Social Security Number Requirement & Name Rules for DBA’s

We help clarify ‘doing business as’ opportunities for contractors and steer an attorney to the only route to best serve his client and correct some mistaken impressions about foreign corporations becoming licensed in California…

Q:  I see mention on the CSLB’s name change form for using a DBA, but I see no law that requires a contractor to register a DBA with the CSLB.  Is there such a requirement?  Where is it in the law?

A:  If a company is doing business under a dba name, their license needs to reflect that name.  B&P Code section 7059.1(b) states that “a licensee shall not conduct business under more than one name for each license.”  If the license reads one name but the contractor is operating under a dba name, that would be considered conducting business as more than one name.  Operating out of name style can lead to violations with CSLB.


There are some exceptions if you are talking about a sole proprietor license though.  For example, if John Smith has a painting license issued in his personal name but does business as “Smith Painting”, the CSLB doesn’t usually get involved since it’s a personal license and he is operating with his personal name.  But please be aware that even in that case the individual may be required to register his dba with the county where he is doing business.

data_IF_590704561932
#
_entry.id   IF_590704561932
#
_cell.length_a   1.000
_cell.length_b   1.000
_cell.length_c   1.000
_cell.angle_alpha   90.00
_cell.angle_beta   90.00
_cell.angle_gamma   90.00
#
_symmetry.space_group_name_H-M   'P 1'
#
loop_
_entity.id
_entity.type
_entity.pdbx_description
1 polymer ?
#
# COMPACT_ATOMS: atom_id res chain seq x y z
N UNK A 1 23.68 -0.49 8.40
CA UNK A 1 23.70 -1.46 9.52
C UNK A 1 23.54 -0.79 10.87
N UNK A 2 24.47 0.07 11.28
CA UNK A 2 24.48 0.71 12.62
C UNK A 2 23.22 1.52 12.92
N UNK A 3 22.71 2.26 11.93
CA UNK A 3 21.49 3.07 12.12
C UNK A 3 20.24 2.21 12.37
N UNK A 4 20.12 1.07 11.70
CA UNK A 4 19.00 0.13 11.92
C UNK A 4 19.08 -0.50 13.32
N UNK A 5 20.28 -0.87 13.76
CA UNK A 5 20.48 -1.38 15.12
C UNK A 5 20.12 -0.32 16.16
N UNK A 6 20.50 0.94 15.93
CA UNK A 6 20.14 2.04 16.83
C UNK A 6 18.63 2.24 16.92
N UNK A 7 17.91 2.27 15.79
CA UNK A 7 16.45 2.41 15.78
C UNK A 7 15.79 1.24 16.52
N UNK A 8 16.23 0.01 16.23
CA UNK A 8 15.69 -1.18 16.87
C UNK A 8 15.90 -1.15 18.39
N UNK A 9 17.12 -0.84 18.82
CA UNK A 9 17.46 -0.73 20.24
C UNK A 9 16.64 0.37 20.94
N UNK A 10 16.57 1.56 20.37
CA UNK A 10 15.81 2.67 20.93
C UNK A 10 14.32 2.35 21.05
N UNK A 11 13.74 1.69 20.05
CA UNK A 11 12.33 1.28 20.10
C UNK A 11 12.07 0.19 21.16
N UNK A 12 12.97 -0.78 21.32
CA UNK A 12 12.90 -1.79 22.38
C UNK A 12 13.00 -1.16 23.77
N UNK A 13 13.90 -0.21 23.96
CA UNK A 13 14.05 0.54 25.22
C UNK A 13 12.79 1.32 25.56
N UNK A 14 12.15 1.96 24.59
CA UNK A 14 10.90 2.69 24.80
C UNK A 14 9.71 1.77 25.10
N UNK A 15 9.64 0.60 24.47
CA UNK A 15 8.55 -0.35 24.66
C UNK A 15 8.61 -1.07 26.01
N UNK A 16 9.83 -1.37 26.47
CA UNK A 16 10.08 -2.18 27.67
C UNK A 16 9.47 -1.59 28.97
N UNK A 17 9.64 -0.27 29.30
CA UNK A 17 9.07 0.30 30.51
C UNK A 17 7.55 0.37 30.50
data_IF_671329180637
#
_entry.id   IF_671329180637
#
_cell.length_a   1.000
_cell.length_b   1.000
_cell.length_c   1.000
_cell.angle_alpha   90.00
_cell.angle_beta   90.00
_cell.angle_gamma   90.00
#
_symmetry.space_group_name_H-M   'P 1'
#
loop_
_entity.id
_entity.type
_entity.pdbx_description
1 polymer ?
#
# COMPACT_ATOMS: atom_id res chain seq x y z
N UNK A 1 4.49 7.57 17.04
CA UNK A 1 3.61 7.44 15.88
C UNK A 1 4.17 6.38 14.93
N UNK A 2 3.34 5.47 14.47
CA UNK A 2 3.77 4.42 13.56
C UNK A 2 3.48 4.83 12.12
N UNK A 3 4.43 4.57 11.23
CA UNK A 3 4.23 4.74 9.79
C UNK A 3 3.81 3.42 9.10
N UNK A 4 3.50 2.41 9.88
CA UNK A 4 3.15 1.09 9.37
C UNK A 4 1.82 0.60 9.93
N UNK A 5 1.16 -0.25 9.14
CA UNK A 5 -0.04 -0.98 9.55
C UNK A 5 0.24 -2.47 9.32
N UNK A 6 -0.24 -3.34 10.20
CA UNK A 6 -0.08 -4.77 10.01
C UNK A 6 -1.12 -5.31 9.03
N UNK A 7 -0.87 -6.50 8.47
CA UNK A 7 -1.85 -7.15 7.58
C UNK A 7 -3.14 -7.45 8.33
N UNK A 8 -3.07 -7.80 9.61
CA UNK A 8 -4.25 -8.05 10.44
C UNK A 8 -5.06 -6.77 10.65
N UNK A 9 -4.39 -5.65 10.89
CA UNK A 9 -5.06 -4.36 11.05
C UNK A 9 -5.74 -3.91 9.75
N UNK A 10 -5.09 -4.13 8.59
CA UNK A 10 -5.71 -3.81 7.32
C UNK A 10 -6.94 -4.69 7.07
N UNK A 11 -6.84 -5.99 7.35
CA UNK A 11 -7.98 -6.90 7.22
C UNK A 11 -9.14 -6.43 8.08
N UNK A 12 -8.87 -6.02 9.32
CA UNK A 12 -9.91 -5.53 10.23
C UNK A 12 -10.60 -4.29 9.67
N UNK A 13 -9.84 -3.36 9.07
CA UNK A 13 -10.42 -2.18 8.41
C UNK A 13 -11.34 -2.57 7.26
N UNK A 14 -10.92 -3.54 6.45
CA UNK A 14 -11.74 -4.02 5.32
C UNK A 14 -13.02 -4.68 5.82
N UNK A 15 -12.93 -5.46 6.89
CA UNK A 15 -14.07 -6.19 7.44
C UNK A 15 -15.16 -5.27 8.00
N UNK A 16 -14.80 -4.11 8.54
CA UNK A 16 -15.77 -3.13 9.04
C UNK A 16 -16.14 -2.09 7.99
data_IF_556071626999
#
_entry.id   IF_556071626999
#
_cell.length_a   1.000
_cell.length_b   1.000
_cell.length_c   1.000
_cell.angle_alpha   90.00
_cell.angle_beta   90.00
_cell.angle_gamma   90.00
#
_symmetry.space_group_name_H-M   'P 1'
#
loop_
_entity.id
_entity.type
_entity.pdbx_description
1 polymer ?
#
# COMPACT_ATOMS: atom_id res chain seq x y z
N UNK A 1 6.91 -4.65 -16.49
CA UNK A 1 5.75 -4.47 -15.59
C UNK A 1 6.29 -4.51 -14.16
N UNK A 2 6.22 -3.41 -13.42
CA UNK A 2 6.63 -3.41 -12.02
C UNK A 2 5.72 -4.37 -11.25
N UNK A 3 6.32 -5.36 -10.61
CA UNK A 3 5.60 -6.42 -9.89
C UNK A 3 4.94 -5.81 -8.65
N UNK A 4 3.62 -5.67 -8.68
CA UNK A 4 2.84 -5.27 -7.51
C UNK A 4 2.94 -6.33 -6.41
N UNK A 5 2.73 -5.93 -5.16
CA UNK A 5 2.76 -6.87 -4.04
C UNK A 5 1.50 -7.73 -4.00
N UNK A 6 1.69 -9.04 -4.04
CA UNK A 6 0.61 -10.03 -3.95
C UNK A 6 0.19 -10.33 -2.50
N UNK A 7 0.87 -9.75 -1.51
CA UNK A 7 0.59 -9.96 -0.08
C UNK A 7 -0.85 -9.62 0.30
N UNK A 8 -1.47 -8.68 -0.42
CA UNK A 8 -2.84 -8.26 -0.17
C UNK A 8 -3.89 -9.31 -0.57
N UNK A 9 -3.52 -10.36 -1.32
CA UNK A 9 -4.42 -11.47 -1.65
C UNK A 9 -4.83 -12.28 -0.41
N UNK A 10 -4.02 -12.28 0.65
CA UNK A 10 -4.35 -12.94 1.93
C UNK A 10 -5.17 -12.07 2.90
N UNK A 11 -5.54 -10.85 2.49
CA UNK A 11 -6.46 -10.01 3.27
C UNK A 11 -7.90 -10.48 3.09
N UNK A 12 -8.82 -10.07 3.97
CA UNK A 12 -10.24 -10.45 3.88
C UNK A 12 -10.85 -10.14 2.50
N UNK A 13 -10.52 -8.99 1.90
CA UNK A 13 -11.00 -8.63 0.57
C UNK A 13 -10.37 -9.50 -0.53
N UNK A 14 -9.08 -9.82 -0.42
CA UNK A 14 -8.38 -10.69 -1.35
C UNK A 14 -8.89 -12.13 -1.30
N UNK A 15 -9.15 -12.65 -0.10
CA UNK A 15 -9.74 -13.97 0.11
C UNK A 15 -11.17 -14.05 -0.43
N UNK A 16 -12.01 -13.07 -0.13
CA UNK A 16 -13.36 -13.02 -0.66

Q:  I am an attorney and I frequently refer my construction clients to you for help with licensing needs.  I have a new client that is part of a foreign company based outside the United States and they need to obtain a CA Contractor’s License.  I am assisting them with forming a California corporation and it is my understanding that they must list the President, Secretary, and Treasurer on the license application.  All of these officers are non-residents with no Social Security Numbers (SSN).  In speaking with a CSLB representative, I was told that the individuals were required to have SSN’s in order to be listed on the application, but it just seems very odd that there would be no way around this requirement.  How do other large foreign companies obtain CA licenses with non-resident officers? Is this actually written in the law somewhere that a US Social is required in order to get a CA License?


A:  Thank you for your question.  Unfortunately there is no way around the requirement that all individuals listed on the license application have a social security number.  This requirement took effect in 2005, so as far as other foreign companies, I can suggest that either they obtained their license prior to 2005 when SSN’s weren’t required, or their officers went through the process of obtaining US Socials prior to applying for the contractor’s license.